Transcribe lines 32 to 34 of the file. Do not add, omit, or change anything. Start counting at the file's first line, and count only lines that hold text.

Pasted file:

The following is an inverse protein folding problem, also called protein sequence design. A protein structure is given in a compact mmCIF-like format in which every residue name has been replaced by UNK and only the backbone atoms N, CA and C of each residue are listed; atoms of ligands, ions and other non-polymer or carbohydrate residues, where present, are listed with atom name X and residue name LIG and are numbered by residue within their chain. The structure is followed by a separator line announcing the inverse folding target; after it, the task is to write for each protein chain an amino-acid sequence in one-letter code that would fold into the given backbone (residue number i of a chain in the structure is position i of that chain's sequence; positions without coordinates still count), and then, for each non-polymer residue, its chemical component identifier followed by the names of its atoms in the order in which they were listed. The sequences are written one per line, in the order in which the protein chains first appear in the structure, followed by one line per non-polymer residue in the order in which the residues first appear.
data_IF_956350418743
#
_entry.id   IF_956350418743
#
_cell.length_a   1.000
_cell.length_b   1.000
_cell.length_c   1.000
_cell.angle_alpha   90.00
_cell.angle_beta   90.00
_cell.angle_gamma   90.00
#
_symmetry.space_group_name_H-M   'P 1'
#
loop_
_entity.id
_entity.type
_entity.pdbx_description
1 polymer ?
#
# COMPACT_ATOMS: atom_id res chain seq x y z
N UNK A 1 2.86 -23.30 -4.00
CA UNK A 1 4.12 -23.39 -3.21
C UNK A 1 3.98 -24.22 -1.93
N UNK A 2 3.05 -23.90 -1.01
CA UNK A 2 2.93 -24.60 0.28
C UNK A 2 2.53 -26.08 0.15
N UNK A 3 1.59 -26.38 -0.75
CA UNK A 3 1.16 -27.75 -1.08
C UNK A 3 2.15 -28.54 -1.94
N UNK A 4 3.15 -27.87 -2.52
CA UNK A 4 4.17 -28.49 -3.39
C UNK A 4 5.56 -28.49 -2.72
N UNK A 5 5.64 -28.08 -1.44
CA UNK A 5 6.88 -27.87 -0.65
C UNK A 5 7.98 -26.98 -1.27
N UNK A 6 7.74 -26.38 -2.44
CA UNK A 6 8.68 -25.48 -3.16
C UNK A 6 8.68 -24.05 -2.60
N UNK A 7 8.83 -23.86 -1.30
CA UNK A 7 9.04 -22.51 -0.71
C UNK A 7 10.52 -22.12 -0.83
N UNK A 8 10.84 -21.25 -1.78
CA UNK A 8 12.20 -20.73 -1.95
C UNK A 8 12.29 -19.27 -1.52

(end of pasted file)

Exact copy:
CA UNK A 4 4.17 -28.49 -3.39
C UNK A 4 5.56 -28.49 -2.72
N UNK A 5 5.64 -28.08 -1.44